Then, the coronavirus pandemic took hold earlier this year, closing down large swathes of the U.S. economy and at the same time creating an advantageous environment for Home Depot. With Americans stuck inside their homes, many chose to prioritize home improvement projects over other leisure and entertainment spending that has not been available in 2020.



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coronavirus headlines sitting on top of 100 dollar bills

In the quarter ended Aug. 2, the company generated record-breaking sales of $38.1 billion. Supported by government stimulus measures, including deposits of $1,200 made to most Americans’ bank accounts, Home Depot’s DIY segment outpaced its Pro segment in the quarter. The money not spent on dining out and travel instead went toward fixing up the home.

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The success with the DIY customer is promising for Home

Lowe’s gives $100 million more in bonuses to hourly employees

Shoppers wearing protective masks wait in line to enter a Lowe’s Cos. store in San Bruno, California, U.S., on Wednesday, May 20, 2020.

David Paul Morris | Bloomberg | Getty Images

Lowe’s said Wednesday it will give $100 million more in bonuses to hourly employees, as strong demand for home improvement continues.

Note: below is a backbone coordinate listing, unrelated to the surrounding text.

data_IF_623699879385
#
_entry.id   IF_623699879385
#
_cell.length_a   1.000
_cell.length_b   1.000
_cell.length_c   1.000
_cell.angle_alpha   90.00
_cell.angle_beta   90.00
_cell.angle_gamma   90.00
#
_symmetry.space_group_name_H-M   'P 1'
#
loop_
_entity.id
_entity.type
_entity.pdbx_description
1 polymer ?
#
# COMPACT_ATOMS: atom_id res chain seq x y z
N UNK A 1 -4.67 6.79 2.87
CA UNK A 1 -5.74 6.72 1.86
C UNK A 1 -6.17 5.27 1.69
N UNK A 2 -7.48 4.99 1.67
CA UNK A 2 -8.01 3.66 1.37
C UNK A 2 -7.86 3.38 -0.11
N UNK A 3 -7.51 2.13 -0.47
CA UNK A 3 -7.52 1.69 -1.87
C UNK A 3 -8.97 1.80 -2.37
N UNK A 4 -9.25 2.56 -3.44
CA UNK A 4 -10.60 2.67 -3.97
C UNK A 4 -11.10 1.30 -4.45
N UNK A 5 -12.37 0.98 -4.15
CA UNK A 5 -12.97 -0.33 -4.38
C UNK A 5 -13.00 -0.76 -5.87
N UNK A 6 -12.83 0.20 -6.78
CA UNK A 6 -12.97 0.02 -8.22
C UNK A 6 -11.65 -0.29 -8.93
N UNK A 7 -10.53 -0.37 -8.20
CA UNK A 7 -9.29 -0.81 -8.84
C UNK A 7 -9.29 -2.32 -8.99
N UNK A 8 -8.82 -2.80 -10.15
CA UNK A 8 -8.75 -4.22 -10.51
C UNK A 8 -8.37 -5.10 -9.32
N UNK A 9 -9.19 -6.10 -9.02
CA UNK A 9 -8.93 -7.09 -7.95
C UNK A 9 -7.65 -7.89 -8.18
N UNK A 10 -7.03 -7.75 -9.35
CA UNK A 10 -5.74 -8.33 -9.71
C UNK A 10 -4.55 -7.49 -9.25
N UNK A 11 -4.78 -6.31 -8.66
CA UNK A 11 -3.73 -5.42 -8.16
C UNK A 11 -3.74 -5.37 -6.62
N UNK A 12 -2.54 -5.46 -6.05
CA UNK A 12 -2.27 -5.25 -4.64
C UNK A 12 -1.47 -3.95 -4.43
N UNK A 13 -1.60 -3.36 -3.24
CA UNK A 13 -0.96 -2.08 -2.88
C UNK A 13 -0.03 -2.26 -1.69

It marks the sixth time the home improvement retailer has given additional pay to workers at its stores, distribution centers and support centers during the coronavirus pandemic. It gave bonuses to part-time, full-time and seasonal employees in March, May, July and August. It also increased pay by $2 an hour for the month of April. 

With the latest round, the home improvement retailer will have paid more than $675 million in additional pay to employees this year. It will pay the latest bonuses on Oct. 16. Full-time hourly employees will receive $300 and part-time and seasonal hourly employees will receive $150.

Also Wednesday, Lowe’s announced a cash tender offer for up to $3.5 billion of its outstanding debt securities. The company said the goal of the offer is to reduce its interest expenses and manage the maturities of its debt. 

Other retailers, including Walmart, Target and Kroger, have also given bonuses or increased worker pay during the pandemic. Walmart has given three rounds of bonuses and said it would remain closed on Thanksgiving to give employees time with their families. Target speeded along plans to raise its minimum wage to $15 an hour as it phased out a temporary, pandemic-related $2 an hour wage increase.

Customers have shopped at Lowe’s for DIY supplies, kitchen appliances and landscaping tools as they spend more time at home during the pandemic. The global health crisis has also inspired some Americans to move out of cities and buy homes in suburban or